It’s such a destructive trope I find, and it’s so creepy. I get a whiff of that in a story and I think ‘absence of consent’ and it shuts down. I think it’s partly because these things still DO exist for women still (in other names perhaps, but they’re all premised on economic imbalance, an undercurrent of presumed violence, coercion etc) I also find it a tonal thing to, does that make sense? I feel like a frothy light comedy can happen with good characters but then you find out some fact (like, she’s in debt and has to work it off) and I think - well, that’s appalling. I’m so glad you wrote this piece! I really love that you invite the reader to be mindful. Also, I think your suggestion is wonderful! The idea of being ‘stuck’ together in proximity - ooh yes lovely tension and comedy. The same thing can be achieved without resorting to a mysoginist act (maybe I’m being too fussy?). Your suggestion of a bet is actually really intriguing me! I found myself writing sketches of my version of a Katharine Hepburn comedy based on a bet - The Stubborn Lovers, maybe? Anyway, thank you for sharing this and your thoughts. I think a LOT of writers should take a look at this. Your writing is great as ever: I won’t say too much on that - you’re absolutely one of the writers here whose work I can relax into and therefore read and take-in better. I know how much skill goes into being able to do that! A brilliant piece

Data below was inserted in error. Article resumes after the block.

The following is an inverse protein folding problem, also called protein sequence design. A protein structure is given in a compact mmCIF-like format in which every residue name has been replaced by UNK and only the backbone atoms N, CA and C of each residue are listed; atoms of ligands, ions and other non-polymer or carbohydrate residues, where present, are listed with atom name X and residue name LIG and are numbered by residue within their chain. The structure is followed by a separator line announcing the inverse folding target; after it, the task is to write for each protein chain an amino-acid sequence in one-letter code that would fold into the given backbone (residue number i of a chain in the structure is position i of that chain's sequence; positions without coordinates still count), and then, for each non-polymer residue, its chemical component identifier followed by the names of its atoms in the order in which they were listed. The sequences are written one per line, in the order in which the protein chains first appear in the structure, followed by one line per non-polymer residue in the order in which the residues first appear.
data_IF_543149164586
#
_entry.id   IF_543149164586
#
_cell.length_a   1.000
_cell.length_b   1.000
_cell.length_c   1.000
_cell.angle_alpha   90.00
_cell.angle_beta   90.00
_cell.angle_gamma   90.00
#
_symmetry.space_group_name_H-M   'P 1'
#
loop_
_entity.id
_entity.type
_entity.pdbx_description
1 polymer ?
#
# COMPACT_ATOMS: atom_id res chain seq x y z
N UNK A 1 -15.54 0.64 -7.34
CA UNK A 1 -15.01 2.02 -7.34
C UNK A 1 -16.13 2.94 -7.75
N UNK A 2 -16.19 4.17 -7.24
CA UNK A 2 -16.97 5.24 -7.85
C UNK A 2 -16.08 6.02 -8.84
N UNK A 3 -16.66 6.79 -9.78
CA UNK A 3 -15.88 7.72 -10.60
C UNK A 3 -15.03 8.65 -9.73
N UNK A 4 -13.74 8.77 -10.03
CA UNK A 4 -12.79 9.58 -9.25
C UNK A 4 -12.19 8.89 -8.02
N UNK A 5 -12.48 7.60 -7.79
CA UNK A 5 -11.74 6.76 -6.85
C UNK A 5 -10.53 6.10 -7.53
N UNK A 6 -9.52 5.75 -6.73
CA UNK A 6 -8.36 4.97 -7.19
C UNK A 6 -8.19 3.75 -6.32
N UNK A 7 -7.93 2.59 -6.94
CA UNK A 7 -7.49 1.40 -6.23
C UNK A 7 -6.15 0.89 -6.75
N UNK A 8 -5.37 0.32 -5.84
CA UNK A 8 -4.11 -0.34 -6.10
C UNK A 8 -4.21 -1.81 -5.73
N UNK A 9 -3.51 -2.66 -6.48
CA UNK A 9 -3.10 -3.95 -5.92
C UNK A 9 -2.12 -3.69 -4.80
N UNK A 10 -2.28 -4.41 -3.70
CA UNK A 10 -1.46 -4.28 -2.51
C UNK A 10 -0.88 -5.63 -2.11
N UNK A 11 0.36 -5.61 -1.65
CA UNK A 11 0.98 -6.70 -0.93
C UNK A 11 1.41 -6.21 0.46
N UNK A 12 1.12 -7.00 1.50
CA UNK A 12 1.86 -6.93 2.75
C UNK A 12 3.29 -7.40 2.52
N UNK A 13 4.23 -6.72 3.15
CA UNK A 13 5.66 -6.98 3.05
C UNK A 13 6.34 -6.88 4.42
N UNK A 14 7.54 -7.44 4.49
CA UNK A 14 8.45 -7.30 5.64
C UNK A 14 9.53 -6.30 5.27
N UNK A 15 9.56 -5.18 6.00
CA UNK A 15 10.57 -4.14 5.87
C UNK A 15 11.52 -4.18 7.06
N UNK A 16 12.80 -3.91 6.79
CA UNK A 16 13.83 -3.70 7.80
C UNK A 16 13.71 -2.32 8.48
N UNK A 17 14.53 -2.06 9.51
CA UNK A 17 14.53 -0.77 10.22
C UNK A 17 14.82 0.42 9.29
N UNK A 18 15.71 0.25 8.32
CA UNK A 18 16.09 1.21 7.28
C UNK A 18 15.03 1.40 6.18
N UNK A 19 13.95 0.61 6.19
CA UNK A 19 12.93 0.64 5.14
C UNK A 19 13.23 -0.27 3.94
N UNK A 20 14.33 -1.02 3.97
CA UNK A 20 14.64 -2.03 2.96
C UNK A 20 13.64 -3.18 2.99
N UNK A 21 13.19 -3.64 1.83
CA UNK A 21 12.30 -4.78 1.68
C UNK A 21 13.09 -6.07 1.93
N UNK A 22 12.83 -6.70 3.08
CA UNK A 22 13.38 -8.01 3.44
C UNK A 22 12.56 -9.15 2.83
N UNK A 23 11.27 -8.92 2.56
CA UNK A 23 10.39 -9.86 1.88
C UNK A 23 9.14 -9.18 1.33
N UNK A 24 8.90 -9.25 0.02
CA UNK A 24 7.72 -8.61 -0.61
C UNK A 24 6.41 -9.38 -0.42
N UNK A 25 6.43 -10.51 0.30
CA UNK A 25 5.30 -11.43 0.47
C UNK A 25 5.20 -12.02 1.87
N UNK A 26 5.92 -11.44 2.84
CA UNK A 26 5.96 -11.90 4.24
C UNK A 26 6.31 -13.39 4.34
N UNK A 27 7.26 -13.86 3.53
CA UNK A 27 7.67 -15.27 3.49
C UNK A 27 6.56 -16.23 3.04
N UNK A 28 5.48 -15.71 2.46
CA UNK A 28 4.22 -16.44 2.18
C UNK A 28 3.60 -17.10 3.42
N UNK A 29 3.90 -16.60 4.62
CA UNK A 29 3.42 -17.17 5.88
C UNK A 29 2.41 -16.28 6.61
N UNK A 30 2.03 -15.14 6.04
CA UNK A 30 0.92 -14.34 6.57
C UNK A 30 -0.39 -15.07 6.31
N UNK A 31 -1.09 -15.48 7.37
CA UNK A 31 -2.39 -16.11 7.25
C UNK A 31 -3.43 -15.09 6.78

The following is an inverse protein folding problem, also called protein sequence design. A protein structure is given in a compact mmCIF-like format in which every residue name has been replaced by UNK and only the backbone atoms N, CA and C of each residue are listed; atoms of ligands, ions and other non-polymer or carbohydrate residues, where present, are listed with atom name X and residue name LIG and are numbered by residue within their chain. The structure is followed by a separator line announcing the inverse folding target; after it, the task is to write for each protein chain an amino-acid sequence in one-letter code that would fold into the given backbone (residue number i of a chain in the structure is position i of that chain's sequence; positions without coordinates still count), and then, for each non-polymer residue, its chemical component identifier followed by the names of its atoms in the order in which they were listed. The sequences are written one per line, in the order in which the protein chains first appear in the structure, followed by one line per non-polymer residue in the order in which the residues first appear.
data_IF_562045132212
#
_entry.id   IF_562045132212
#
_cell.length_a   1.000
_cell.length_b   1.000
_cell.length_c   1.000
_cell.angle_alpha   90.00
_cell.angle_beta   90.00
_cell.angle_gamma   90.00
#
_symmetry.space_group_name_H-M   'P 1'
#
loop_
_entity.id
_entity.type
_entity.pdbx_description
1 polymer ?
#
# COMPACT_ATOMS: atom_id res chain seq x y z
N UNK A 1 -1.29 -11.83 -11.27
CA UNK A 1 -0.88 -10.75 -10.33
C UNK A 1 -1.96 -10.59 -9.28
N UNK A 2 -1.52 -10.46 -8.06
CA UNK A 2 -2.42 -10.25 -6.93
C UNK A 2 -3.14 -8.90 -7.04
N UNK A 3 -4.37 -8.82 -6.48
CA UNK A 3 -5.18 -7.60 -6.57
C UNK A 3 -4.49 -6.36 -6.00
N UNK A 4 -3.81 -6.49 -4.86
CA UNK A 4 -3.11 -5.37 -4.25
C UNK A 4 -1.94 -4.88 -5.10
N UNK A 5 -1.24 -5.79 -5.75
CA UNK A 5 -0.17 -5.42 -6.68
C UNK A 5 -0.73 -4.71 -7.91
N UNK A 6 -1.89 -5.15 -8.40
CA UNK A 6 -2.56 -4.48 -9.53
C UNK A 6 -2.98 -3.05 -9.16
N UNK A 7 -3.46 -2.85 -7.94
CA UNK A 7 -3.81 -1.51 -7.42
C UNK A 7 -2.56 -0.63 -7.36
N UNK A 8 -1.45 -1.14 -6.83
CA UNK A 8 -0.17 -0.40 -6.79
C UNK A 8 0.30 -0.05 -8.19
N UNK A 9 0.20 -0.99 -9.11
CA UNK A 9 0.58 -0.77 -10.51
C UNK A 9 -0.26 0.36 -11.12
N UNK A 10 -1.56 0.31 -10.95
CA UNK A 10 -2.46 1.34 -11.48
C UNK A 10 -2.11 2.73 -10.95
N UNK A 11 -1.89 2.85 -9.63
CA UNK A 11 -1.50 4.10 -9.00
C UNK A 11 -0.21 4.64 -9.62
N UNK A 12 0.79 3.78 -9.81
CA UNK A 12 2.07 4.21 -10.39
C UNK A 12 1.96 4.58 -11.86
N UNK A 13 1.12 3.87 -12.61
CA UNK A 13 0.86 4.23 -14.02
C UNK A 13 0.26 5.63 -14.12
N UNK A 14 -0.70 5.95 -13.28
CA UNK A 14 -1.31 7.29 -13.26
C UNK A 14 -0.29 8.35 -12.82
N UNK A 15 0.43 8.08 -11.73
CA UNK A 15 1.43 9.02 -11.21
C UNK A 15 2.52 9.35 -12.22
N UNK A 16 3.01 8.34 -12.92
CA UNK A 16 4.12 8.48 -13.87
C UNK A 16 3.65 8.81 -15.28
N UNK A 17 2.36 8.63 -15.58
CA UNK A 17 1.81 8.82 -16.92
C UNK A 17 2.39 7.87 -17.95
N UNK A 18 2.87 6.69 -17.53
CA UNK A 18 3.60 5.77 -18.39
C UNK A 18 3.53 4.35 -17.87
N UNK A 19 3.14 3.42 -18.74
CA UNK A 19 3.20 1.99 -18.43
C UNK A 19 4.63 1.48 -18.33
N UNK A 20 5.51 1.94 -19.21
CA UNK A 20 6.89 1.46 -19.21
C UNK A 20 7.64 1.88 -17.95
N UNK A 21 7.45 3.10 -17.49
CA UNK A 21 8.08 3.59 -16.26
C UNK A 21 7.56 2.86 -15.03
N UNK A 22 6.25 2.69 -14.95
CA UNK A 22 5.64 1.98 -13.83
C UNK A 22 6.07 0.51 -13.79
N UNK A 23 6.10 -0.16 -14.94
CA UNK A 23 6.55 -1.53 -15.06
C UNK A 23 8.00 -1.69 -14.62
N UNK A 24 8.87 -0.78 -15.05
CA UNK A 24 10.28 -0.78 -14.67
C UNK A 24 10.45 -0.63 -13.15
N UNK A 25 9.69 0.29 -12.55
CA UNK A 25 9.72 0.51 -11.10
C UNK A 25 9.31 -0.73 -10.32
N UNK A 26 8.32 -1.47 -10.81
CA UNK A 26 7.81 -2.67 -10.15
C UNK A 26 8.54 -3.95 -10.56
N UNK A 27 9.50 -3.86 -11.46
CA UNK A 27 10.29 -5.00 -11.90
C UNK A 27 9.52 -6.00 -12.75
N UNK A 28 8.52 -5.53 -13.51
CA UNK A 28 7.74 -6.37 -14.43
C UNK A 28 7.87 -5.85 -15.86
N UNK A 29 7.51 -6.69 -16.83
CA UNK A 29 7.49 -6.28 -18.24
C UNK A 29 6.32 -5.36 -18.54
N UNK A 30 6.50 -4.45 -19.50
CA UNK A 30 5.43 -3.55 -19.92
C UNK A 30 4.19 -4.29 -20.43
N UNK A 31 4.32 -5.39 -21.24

• Melissa Ingoldsby3 months ago

    A very in depth history of forced marriage in real life and in fiction. Great work!

  • Novel Allen3 months ago

    Women have come a long way from being used at men's indiscretion, though it still happens in some places. An interesting look back.

  • Babs Iverson3 months ago

    Marvelous topic and beautifully written!!! Love it💕❤️❤️ Congratulations on Top Story too!!!

  • Naveed 3 months ago

    Marvelous work! Keep it going—congrats!

  • This is a great overview of changing mores & how they affect plot development within stories. Well done, Natasja.

  • JBaz3 months ago

    This is a little bit of an eye opener, and a topic I can honestly say I never really thought about.

  • Judey Kalchik 3 months ago

    This is a very interesting exploration of the trope and its use in each age. I’ve never seen anything like it! Wonderful!